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Open Access Highly Accessed Review

The contribution of molecular epidemiology to the understanding and control of viral diseases of salmonid aquaculture

Michael Snow

Author Affiliations

Marine Scotland Science, 375 Victoria Road, Aberdeen, AB11 9DB Scotland, UK

Veterinary Research 2011, 42:56  doi:10.1186/1297-9716-42-56

Published: 5 April 2011

Abstract

Molecular epidemiology is a science which utilizes molecular biology to define the distribution of disease in a population (descriptive epidemiology) and relies heavily on integration of traditional (or analytical) epidemiological approaches to identify the etiological determinants of this distribution. The study of viral pathogens of aquaculture has provided many exciting opportunities to apply such tools. This review considers the extent to which molecular epidemiological studies have contributed to better understanding and control of disease in aquaculture, drawing on examples of viral diseases of salmonid fish of commercial significance including viral haemorrhagic septicaemia virus (VHSV), salmonid alphavirus (SAV) and infectious salmon anaemia virus (ISAV). Significant outcomes of molecular epidemiological studies include:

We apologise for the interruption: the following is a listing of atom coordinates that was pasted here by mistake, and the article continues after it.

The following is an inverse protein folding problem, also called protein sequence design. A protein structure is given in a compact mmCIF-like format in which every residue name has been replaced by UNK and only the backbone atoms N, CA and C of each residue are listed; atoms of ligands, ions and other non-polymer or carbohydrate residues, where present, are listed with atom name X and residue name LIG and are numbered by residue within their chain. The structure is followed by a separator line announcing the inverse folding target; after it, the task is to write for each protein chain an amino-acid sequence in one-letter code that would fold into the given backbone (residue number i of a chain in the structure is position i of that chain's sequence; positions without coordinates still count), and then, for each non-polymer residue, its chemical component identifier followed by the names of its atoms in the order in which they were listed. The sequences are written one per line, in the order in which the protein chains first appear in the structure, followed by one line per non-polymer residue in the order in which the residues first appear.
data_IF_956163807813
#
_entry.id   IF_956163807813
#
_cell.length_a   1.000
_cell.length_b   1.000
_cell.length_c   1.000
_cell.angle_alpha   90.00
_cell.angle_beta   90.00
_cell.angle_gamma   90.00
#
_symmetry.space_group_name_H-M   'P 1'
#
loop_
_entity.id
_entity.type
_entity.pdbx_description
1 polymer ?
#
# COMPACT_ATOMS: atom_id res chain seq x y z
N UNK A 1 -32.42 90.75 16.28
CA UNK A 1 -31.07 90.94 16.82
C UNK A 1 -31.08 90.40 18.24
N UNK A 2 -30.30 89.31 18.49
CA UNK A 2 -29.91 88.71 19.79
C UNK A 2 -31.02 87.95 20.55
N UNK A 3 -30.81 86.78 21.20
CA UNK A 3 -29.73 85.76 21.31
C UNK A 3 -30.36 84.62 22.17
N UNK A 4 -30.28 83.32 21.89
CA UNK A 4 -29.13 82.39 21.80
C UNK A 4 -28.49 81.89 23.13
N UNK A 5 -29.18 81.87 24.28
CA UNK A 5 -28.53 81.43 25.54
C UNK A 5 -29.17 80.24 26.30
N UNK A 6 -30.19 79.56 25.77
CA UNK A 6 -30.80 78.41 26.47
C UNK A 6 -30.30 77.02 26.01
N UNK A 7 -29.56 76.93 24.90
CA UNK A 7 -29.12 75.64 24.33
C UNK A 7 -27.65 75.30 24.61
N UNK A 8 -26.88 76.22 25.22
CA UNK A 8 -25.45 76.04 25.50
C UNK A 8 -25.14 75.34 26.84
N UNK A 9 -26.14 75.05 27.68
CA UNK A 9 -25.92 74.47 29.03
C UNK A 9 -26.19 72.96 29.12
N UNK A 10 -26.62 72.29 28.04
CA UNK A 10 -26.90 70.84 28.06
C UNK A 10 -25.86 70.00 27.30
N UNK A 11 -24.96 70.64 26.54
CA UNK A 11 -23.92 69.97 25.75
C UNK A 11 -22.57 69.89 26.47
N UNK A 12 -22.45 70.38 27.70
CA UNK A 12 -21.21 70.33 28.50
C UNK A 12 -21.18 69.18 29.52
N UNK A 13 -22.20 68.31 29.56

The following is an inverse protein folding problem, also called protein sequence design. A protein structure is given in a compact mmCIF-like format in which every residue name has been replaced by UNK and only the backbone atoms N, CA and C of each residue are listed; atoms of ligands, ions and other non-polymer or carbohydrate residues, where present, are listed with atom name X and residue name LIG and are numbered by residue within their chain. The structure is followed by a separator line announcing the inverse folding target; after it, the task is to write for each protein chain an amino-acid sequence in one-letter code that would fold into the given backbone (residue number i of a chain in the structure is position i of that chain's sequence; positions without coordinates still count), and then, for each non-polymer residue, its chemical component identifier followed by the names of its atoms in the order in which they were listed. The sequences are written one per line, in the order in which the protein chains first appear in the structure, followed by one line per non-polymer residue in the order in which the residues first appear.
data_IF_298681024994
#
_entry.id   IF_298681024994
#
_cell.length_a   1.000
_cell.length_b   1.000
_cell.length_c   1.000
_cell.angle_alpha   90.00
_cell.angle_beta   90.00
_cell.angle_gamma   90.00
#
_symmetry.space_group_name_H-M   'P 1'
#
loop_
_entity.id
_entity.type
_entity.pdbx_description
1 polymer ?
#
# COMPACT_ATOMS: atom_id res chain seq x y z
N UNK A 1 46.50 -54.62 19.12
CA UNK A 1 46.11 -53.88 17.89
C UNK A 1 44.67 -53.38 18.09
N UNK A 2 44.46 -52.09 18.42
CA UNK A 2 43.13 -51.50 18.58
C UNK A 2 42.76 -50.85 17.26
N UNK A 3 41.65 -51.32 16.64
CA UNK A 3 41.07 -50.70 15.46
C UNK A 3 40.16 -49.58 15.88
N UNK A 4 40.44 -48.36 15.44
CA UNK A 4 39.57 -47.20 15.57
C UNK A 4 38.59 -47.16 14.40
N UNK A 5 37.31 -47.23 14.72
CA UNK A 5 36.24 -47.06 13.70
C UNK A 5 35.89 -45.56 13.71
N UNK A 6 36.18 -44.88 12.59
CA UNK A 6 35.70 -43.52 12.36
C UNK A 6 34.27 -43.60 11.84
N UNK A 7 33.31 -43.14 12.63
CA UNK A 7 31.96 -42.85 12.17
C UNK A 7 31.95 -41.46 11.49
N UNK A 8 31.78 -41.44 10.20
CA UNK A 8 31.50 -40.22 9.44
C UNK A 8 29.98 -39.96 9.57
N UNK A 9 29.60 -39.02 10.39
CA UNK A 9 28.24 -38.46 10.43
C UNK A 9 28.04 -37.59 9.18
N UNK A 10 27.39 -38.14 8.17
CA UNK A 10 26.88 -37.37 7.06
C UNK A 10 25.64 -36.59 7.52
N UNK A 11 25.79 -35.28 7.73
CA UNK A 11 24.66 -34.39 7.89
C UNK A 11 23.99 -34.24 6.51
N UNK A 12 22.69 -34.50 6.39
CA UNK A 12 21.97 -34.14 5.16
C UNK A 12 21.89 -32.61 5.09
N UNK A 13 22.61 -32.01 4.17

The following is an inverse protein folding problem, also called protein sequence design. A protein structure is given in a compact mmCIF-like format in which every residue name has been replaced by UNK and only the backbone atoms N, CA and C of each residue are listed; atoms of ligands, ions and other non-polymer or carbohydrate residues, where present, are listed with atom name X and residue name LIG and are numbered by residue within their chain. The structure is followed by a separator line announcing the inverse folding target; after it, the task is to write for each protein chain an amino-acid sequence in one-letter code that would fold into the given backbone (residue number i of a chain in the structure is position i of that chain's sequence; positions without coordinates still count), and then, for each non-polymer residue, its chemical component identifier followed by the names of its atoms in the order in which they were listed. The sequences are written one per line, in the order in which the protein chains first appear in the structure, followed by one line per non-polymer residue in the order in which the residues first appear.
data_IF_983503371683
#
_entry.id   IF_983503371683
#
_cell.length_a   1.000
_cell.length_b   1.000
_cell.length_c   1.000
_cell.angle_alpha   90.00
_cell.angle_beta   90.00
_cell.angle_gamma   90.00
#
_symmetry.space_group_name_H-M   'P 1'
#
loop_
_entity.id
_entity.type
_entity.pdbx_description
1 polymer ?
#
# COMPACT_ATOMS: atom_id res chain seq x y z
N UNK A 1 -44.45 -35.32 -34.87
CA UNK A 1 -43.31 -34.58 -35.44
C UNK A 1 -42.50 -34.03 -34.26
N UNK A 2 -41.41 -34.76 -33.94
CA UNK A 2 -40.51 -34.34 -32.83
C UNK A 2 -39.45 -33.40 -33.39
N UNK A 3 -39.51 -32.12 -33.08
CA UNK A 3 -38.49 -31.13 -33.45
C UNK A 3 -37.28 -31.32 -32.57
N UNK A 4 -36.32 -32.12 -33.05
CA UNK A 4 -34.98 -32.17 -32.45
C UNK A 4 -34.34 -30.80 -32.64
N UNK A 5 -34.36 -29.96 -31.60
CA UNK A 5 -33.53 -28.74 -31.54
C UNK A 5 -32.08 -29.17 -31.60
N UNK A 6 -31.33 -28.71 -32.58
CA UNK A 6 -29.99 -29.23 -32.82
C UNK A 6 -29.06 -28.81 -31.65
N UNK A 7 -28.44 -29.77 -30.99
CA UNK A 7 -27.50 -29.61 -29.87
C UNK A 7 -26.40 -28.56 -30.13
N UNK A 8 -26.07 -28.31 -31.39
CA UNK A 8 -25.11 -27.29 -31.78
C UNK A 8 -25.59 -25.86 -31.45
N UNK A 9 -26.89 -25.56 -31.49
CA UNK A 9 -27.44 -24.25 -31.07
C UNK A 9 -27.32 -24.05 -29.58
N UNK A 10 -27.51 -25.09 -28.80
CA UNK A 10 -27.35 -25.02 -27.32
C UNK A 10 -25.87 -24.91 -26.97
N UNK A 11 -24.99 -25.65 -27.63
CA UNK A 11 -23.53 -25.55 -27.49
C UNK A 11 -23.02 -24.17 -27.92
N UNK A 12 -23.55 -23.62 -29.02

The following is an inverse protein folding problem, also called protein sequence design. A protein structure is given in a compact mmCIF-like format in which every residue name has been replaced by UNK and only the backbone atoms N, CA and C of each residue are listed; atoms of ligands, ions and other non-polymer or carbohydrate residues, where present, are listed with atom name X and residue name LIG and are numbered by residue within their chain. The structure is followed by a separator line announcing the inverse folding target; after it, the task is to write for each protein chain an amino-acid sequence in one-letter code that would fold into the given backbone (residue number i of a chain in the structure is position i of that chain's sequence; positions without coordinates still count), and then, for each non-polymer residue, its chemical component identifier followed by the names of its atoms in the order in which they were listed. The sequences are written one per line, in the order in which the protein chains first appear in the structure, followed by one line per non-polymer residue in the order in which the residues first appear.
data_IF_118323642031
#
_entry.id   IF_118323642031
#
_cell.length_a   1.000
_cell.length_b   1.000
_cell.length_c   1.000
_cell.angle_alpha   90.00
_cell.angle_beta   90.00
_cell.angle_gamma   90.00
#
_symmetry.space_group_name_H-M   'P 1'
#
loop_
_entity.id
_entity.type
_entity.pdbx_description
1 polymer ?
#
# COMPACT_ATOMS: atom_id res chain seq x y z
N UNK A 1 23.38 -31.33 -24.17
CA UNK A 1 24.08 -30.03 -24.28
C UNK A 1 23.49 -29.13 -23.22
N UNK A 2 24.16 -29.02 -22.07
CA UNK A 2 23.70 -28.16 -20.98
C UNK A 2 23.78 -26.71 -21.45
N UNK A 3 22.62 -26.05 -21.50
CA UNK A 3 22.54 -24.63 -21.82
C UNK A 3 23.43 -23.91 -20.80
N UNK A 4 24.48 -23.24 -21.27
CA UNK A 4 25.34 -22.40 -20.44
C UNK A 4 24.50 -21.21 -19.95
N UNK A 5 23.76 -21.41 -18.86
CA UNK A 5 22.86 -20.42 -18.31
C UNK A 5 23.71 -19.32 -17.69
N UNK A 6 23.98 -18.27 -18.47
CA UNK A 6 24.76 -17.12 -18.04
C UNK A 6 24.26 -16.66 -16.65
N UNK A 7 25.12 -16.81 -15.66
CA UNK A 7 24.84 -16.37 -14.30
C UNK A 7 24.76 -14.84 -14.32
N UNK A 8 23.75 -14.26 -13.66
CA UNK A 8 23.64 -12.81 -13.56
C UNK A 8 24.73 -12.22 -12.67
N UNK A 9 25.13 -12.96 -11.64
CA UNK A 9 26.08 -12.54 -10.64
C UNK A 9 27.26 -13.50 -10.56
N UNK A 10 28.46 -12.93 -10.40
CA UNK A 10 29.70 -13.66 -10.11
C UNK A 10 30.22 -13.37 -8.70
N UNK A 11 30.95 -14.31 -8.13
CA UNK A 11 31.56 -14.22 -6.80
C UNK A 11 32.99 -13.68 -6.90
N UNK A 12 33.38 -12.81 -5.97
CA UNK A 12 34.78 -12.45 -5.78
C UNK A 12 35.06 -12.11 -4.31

Improved taxonomic classification of viruses

A better understanding of the natural distribution of viruses

An improved understanding of the origins of viral pathogens in aquaculture

An improved understanding of the risks of translocation of pathogens outwith their natural host range

An increased ability to trace the source of new disease outbreaks

Development of a basis for ensuring development of appropriate diagnostic tools

An ability to classify isolates and thus target future research aimed at better understanding biological function

While molecular epidemiological studies have no doubt already made a significant contribution in these areas, the advent of new technologies such as pyrosequencing heralds a quantum leap in the ability to generate descriptive molecular sequence data. The ability of molecular epidemiology to fulfil its potential to translate complex disease pathways into relevant fish health policy is thus unlikely to be limited by the generation of descriptive molecular markers. More likely, full realisation of the potential to better explain viral transmission pathways will be dependent on the ability to assimilate and analyse knowledge from a range of more traditional information sources. The development of methods to systematically record and share such epidemiologically important information thus represents a major challenge for fish health professionals in making the best future use of molecular data in supporting fish health policy and disease control.